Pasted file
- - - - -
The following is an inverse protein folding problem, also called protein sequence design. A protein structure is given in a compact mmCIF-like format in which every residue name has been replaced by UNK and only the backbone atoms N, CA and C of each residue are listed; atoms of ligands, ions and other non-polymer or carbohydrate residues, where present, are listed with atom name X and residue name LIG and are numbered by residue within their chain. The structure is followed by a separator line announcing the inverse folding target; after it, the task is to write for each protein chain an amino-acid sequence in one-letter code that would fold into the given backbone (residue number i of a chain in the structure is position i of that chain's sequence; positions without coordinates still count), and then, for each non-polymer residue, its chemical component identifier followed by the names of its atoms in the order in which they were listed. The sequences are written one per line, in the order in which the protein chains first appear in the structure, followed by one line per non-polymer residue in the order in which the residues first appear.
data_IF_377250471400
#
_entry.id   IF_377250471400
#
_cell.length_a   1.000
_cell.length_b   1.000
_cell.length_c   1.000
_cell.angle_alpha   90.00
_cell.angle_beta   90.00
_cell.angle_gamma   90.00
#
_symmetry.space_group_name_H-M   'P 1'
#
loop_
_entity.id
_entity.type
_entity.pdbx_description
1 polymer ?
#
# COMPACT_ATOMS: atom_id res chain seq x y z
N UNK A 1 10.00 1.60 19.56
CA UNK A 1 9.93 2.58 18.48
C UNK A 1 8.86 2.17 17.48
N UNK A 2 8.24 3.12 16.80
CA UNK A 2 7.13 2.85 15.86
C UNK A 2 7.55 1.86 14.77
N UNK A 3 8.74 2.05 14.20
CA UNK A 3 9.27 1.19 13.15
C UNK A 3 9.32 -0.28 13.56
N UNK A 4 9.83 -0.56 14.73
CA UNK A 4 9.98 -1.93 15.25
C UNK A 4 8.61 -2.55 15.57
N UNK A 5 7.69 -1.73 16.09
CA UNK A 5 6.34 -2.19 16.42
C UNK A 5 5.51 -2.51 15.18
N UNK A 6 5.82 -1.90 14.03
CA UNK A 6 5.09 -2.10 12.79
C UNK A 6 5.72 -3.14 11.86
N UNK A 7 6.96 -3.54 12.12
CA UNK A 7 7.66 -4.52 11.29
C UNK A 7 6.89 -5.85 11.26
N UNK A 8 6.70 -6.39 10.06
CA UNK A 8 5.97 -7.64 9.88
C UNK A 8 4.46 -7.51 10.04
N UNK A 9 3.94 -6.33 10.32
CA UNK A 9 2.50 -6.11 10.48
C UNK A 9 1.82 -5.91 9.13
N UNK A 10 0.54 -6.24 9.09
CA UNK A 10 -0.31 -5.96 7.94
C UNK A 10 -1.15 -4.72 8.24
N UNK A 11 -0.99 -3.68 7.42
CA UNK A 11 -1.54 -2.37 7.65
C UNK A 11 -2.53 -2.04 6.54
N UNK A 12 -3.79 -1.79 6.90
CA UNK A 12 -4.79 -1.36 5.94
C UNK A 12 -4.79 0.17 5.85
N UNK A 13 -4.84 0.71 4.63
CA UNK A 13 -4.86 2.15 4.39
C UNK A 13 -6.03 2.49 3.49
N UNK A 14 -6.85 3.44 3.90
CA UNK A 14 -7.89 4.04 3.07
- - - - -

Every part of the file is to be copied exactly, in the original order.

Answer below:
The following is an inverse protein folding problem, also called protein sequence design. A protein structure is given in a compact mmCIF-like format in which every residue name has been replaced by UNK and only the backbone atoms N, CA and C of each residue are listed; atoms of ligands, ions and other non-polymer or carbohydrate residues, where present, are listed with atom name X and residue name LIG and are numbered by residue within their chain. The structure is followed by a separator line announcing the inverse folding target; after it, the task is to write for each protein chain an amino-acid sequence in one-letter code that would fold into the given backbone (residue number i of a chain in the structure is position i of that chain's sequence; positions without coordinates still count), and then, for each non-polymer residue, its chemical component identifier followed by the names of its atoms in the order in which they were listed. The sequences are written one per line, in the order in which the protein chains first appear in the structure, followed by one line per non-polymer residue in the order in which the residues first appear.
data_IF_377250471400
#
_entry.id   IF_377250471400
#
_cell.length_a   1.000
_cell.length_b   1.000
_cell.length_c   1.000
_cell.angle_alpha   90.00
_cell.angle_beta   90.00
_cell.angle_gamma   90.00
#
_symmetry.space_group_name_H-M   'P 1'
#
loop_
_entity.id
_entity.type
_entity.pdbx_description
1 polymer ?
#
# COMPACT_ATOMS: atom_id res chain seq x y z
N UNK A 1 10.00 1.60 19.56
CA UNK A 1 9.93 2.58 18.48
C UNK A 1 8.86 2.17 17.48
N UNK A 2 8.24 3.12 16.80
CA UNK A 2 7.13 2.85 15.86
C UNK A 2 7.55 1.86 14.77
N UNK A 3 8.74 2.05 14.20
CA UNK A 3 9.27 1.19 13.15
C UNK A 3 9.32 -0.28 13.56
N UNK A 4 9.83 -0.56 14.73
CA UNK A 4 9.98 -1.93 15.25
C UNK A 4 8.61 -2.55 15.57
N UNK A 5 7.69 -1.73 16.09
CA UNK A 5 6.34 -2.19 16.42
C UNK A 5 5.51 -2.51 15.18
N UNK A 6 5.82 -1.90 14.03
CA UNK A 6 5.09 -2.10 12.79
C UNK A 6 5.72 -3.14 11.86
N UNK A 7 6.96 -3.54 12.12
CA UNK A 7 7.66 -4.52 11.29
C UNK A 7 6.89 -5.85 11.26
N UNK A 8 6.70 -6.39 10.06
CA UNK A 8 5.97 -7.64 9.88
C UNK A 8 4.46 -7.51 10.04
N UNK A 9 3.94 -6.33 10.32
CA UNK A 9 2.50 -6.11 10.48
C UNK A 9 1.82 -5.91 9.13
N UNK A 10 0.54 -6.24 9.09
CA UNK A 10 -0.31 -5.96 7.94
C UNK A 10 -1.15 -4.72 8.24
N UNK A 11 -0.99 -3.68 7.42
CA UNK A 11 -1.54 -2.37 7.65
C UNK A 11 -2.53 -2.04 6.54
N UNK A 12 -3.79 -1.79 6.90
CA UNK A 12 -4.79 -1.36 5.94
C UNK A 12 -4.79 0.17 5.85
N UNK A 13 -4.84 0.71 4.63
CA UNK A 13 -4.86 2.15 4.39
C UNK A 13 -6.03 2.49 3.49
N UNK A 14 -6.85 3.44 3.90
CA UNK A 14 -7.89 4.04 3.07